Inside The Relationship Of Mob Boss Whitey Bulger And His Brother William

Update: An earlier version of this story indicated Bulger was wanted on racketeering and murder charges in 1995 — at that time, he was only wanted for racketeering charges. The correction has been made to this story.

Whitey Bulger was the mob boss of an organized crime group, the Winter Hill Gang, in Boston from the '70s to the '90s. His story was depicted in the 2015 movie "Black Mass" starring Johnny Depp as Bulger, as he worked with the FBI to help bring down the Italian mob. In 2011, Bulger was arrested on various charges — including murder — after more than a decade of evading authorities (via History). He was sentenced to two counts of life imprisonment, plus five years.

Bulger was born James Joseph Bulger Jr. in 1929 to an Irish-American family in Massachusetts. Whitey, as he was nicknamed because of his light hair, grew up with five other siblings in a housing project in Boston. As reported by ATI, Whitey was a troublemaker even as a young boy and was first arrested at 13 years old. Whitey had a close relationship with his younger brother, William, who was born in 1934. According to WBUR, the two shared a bedroom growing up and shared similar personalities. Despite their similarities, however, they followed different paths. Whitey chose a life of crime while William entered into politics.

Whitey Bulger's background

In his youth, Whitey Bulger was arrested for various charges that started with theft and escalated into other crimes, such as assault, forgery, larceny, and armed robbery. He spent time in a juvenile detention center and upon his release, he enlisted in the Air Force (via Biography). However, his troubles didn't stop there. He was charged with assault during his time in the military and was discharged in 1952. Whitey continued his life of crime and was incarcerated in various prisons, including the notorious Alcatraz Federal Penitentiary.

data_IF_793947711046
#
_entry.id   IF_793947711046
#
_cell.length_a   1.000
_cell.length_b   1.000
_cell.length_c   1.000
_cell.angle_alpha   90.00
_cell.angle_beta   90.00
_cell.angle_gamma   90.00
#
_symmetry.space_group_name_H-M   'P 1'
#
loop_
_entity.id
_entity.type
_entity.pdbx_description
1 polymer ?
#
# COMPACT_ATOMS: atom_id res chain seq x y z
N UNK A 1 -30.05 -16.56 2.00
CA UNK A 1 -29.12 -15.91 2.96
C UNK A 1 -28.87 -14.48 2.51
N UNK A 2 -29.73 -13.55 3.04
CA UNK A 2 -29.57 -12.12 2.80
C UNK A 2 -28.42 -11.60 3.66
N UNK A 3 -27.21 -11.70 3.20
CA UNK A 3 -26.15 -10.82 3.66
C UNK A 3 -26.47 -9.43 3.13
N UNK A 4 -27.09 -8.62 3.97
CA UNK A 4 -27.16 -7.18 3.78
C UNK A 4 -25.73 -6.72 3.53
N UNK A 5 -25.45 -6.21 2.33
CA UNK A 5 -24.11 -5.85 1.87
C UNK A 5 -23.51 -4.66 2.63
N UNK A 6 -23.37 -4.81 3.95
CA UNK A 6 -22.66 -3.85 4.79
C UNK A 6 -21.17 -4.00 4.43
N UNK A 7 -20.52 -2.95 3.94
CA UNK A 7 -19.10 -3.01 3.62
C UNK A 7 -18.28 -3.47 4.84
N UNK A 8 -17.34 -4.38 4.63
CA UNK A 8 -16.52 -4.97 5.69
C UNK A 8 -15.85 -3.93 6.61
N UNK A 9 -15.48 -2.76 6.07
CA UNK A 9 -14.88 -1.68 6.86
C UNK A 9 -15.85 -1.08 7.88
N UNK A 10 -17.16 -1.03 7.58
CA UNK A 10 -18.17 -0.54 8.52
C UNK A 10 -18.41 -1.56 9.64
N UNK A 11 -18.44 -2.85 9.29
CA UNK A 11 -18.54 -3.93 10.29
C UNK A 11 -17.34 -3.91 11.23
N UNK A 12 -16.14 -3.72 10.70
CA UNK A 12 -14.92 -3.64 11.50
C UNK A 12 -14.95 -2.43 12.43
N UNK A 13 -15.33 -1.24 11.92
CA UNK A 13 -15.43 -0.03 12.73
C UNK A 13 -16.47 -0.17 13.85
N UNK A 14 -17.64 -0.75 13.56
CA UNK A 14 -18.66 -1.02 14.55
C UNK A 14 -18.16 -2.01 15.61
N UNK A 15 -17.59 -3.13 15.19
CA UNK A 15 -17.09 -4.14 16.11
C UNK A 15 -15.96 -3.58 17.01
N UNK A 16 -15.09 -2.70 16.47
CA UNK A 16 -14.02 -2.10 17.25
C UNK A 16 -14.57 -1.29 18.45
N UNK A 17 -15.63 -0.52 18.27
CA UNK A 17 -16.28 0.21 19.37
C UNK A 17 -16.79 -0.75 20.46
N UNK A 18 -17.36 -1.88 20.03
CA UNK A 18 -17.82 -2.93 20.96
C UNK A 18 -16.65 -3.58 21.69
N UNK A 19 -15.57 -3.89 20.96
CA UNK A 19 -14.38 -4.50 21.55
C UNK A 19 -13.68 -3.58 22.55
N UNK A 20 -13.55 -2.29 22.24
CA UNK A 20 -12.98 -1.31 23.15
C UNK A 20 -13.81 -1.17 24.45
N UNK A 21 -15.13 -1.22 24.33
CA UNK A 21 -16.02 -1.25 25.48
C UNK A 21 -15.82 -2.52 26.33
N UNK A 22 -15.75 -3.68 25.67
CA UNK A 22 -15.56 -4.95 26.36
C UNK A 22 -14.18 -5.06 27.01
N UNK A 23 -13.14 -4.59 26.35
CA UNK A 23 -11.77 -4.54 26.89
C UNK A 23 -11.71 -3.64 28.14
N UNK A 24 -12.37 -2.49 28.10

Whitey was released in 1965, and his stint in prison boosted his reputation among criminals. He became part of an Irish-American gang in his neighborhood and participated in gang wars, which resulted in him committing his first murder, as reported by The Mob Museum. Whitey became the leader of the Winter Hill Gang in 1979 when the former boss was arrested. He continued his crime operations while serving as an FBI informant, but by the end of 1994, authorities were out to arrest him. Whitey left Boston and went on the run until he was finally apprehended in 2011.

William Bulger's background

Unlike his brother, William Bulger chose to live on the straight and narrow. He attended Boston College High School and enrolled in Boston College in 1952 but paused his studies to enlist in the Army. When his service ended in 1955, he returned to college and completed a degree in literature (per Prabook). He pursued further studies and obtained his law degree in 1961.

William was elected to the Massachusetts House of Representatives in 1960 and served five terms. He also served as the senate president of Massachusetts from 1978 until 1996. According to the New England Journal of Public Policy, William became the president of the University of Massachusetts in 1995 but was urged to resign from his position in 2003 in connection with his refusal to cooperate in the search for his fugitive brother, Whitey Bulger. As the brother of a mob boss, many questioned whether William knew of Whitey's illicit activities, and his political career suffered.